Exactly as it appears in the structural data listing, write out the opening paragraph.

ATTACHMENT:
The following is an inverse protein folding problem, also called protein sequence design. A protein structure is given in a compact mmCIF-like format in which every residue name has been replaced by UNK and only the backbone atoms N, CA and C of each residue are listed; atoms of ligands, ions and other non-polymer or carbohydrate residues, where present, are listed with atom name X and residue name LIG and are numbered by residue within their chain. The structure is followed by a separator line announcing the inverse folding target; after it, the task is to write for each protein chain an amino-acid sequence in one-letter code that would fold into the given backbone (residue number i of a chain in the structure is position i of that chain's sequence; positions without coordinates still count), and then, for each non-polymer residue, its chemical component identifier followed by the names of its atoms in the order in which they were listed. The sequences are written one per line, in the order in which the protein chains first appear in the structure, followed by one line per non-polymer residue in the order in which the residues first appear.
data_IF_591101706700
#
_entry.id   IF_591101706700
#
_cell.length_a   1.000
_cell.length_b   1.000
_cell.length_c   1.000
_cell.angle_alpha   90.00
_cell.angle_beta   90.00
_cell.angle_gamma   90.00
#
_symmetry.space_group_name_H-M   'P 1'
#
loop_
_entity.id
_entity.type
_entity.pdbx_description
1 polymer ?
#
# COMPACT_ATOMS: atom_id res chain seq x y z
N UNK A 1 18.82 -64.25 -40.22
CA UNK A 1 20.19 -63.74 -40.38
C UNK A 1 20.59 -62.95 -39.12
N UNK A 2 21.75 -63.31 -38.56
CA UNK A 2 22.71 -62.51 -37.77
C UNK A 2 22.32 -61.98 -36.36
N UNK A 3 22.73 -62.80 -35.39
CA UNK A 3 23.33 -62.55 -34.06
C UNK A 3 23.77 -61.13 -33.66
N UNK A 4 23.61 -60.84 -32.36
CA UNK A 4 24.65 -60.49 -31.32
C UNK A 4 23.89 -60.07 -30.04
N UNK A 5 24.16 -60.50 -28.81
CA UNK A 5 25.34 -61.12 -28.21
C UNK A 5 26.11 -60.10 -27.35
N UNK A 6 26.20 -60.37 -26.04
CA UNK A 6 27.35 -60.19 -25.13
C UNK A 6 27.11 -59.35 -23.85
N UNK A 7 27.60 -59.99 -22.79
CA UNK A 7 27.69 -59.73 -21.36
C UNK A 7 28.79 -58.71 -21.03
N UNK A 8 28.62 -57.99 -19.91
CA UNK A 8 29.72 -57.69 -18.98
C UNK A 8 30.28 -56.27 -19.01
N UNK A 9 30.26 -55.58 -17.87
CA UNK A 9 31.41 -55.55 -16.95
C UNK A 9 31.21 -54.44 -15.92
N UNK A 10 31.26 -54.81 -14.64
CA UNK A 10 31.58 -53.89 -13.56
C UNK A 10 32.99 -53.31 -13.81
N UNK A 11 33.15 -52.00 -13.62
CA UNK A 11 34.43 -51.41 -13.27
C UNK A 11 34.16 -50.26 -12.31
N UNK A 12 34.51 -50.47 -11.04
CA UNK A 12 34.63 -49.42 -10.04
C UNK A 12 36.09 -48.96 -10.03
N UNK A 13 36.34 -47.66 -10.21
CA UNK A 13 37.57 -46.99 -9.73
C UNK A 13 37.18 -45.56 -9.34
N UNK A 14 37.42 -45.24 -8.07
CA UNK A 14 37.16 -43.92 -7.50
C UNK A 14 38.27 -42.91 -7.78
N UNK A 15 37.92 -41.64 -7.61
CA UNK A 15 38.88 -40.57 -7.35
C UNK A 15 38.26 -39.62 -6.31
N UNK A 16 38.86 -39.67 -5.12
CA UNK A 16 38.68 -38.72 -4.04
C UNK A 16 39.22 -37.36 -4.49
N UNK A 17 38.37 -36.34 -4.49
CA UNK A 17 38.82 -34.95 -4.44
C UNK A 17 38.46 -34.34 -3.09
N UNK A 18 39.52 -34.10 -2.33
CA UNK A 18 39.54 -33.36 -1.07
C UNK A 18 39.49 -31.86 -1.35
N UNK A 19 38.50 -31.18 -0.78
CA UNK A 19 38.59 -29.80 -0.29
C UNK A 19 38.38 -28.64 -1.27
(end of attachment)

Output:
The following is an inverse protein folding problem, also called protein sequence design. A protein structure is given in a compact mmCIF-like format in which every residue name has been replaced by UNK and only the backbone atoms N, CA and C of each residue are listed; atoms of ligands, ions and other non-polymer or carbohydrate residues, where present, are listed with atom name X and residue name LIG and are numbered by residue within their chain. The structure is followed by a separator line announcing the inverse folding target; after it, the task is to write for each protein chain an amino-acid sequence in one-letter code that would fold into the given backbone (residue number i of a chain in the structure is position i of that chain's sequence; positions without coordinates still count), and then, for each non-polymer residue, its chemical component identifier followed by the names of its atoms in the order in which they were listed. The sequences are written one per line, in the order in which the protein chains first appear in the structure, followed by one line per non-polymer residue in the order in which the residues first appear.